Besides mechanical aspects
- bubbles might form a sort of layer at the immersed part while at the air interface they evolve and detache easily renewing the metal/acid (oxidizer) contact
a more fundamental reason can be° surface excess. Normally we treat interfaces as very thin and therefore negligible (in mass or volume) as compared to the bulk.
However at an interface the chemical potential (and all related thermodynamic properties) differs from that of the bulk owing to the fact that a layer can be assumed to have the same number of entities per unit of surface.
While such a layer at depth is surrounded by the very same, at the interface it sees two different environments.
This aspect is quite familiar in physical phenomena, such as surfactivity, the shape of droplets, and even the tip effect in electrostatic. Another example possibly familiar to many chemists is the difference in product of solubility / solubility for solids at very different sizes (digestion of precipitates to attain bigger grains/crystals is based on this, tough intermixed with the merely geometric fact that small particles dissolve faster).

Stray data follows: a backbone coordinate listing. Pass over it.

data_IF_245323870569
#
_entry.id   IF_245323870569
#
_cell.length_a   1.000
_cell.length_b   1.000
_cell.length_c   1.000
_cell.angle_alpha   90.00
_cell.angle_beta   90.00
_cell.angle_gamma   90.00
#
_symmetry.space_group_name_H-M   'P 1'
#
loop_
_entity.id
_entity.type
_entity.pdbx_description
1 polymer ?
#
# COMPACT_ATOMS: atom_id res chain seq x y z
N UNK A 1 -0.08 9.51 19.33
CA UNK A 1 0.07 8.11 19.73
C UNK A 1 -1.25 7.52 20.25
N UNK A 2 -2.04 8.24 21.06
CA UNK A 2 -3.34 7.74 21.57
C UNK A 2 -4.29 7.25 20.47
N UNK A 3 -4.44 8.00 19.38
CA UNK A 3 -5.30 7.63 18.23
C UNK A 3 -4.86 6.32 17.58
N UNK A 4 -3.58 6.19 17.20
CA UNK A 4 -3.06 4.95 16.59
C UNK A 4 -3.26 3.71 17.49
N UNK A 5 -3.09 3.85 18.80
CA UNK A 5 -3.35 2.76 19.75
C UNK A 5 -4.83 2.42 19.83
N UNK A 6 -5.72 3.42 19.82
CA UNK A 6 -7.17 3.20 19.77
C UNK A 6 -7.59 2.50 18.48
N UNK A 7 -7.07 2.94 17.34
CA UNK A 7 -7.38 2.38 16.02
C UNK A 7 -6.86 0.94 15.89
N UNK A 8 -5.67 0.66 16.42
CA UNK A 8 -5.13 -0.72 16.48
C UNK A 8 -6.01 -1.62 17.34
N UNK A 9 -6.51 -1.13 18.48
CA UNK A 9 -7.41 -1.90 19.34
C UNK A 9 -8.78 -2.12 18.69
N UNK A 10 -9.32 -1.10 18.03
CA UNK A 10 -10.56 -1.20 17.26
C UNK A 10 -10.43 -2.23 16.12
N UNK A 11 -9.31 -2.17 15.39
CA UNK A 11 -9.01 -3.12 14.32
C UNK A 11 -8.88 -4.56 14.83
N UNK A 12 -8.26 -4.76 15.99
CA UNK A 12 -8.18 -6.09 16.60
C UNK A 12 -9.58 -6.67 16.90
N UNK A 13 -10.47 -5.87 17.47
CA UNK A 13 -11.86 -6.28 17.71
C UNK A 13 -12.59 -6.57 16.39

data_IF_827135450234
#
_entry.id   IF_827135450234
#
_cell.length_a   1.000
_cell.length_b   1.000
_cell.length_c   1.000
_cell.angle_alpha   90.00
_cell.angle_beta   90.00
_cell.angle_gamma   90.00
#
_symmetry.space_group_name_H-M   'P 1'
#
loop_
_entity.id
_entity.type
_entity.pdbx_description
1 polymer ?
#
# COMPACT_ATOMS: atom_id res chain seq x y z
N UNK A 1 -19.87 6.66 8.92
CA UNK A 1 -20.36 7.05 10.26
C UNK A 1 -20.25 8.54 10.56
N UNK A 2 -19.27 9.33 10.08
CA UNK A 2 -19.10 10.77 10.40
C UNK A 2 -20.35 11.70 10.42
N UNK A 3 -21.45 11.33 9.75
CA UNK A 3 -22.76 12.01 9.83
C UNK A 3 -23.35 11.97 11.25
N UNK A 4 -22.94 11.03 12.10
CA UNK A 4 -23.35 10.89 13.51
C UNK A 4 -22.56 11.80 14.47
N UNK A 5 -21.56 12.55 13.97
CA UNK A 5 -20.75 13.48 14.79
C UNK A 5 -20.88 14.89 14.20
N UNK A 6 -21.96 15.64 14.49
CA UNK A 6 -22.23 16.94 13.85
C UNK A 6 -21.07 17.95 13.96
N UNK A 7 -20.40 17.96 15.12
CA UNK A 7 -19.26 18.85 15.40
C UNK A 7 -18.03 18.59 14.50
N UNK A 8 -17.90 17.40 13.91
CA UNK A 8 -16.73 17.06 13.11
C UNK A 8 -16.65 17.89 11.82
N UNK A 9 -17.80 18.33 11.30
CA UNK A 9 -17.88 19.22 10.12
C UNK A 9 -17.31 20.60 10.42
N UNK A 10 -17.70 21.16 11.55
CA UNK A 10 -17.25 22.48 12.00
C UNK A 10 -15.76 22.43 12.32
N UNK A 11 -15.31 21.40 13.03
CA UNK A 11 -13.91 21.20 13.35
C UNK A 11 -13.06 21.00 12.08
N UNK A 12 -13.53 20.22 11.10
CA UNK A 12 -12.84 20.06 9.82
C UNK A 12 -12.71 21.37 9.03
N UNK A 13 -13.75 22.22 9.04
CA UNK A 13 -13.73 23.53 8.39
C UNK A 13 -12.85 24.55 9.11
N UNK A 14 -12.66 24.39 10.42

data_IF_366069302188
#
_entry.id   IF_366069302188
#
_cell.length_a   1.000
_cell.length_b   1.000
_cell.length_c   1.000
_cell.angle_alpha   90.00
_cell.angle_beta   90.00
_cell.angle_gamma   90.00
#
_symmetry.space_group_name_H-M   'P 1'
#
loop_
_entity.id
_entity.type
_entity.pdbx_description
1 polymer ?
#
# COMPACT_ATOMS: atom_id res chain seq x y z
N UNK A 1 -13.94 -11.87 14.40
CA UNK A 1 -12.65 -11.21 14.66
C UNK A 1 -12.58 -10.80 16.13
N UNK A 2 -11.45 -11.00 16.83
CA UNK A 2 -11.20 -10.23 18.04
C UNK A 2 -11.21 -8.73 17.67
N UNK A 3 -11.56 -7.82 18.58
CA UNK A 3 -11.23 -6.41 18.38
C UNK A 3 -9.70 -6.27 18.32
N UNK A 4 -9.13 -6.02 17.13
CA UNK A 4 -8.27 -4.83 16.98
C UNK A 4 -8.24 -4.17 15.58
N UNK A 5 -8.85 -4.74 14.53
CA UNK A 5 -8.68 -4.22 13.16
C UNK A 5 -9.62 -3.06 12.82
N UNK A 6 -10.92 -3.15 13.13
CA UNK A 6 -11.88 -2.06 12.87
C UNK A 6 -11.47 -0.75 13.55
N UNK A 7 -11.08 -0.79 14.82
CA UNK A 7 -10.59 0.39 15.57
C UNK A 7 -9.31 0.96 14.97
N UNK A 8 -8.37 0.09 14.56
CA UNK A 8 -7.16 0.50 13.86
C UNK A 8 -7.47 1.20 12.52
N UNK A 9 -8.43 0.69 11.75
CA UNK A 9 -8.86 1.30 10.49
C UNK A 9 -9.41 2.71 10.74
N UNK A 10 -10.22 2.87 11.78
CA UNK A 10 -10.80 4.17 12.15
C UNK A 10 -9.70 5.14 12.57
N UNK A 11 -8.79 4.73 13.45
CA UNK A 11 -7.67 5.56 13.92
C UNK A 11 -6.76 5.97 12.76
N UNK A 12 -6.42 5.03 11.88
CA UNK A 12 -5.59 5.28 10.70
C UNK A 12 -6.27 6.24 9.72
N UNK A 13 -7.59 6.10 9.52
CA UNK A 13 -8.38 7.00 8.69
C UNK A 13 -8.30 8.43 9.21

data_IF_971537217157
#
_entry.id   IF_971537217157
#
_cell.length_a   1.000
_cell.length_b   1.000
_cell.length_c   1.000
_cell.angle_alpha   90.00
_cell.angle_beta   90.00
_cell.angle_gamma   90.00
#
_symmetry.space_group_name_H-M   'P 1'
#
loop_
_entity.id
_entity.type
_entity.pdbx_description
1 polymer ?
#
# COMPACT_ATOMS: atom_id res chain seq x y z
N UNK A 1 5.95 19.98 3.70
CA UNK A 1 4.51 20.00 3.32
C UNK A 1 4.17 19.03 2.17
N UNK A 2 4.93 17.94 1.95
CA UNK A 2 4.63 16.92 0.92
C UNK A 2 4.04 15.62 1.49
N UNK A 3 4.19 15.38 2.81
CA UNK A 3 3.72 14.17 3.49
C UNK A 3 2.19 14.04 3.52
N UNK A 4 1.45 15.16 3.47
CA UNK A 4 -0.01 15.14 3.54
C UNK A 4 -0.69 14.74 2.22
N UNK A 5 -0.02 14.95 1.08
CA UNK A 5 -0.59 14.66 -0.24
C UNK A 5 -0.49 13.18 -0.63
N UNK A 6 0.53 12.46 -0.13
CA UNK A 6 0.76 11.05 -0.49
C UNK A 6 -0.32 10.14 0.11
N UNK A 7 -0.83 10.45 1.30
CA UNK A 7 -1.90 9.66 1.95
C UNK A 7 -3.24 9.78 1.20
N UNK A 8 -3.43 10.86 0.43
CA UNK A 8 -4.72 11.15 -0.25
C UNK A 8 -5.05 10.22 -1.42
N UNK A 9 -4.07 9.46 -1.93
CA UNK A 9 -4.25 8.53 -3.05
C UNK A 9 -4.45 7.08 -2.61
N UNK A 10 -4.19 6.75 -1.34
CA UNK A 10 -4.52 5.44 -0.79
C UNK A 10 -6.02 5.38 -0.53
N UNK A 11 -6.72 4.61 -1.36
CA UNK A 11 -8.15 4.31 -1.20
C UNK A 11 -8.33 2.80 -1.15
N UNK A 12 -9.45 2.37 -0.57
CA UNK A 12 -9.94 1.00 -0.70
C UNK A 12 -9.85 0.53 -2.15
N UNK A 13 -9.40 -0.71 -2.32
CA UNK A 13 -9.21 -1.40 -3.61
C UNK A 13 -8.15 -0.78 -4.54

As for in water the interface has higher potential and this results in spherical droplets to minimize it, in your specific case you can see the aqua regia doing the same by being more reactive. It is like the oxidizer trying to escape the air interface (tough a new one is continually formed, of course) by reacting more energically than the layers below, if this pictorial helps you.
If you dig for "potential at acid/air interfaces" or "pH of an acid at the air interface" and so on, you can find some material dealing with example somehow related to your example. For instance I have found study of the dissociation of weak acids (ie pKa at the interface vs bulk), The vast majority is however studies in which the very interface is at focus, like in monolayer LB films, and the surface excess comes naturally at play whatever explicitly considered or not.
(For instance a title such as "On the dissociation constant of carboxylic acids in monolayer thin films" implicitly assumes that some difference exist as compared to the bulk of the solution).
° can be as for I do not know if the evident effect you have spotted is mainly due to the "stirring effect" of evolving bubbles or to the higher activity of the interface, or their mix.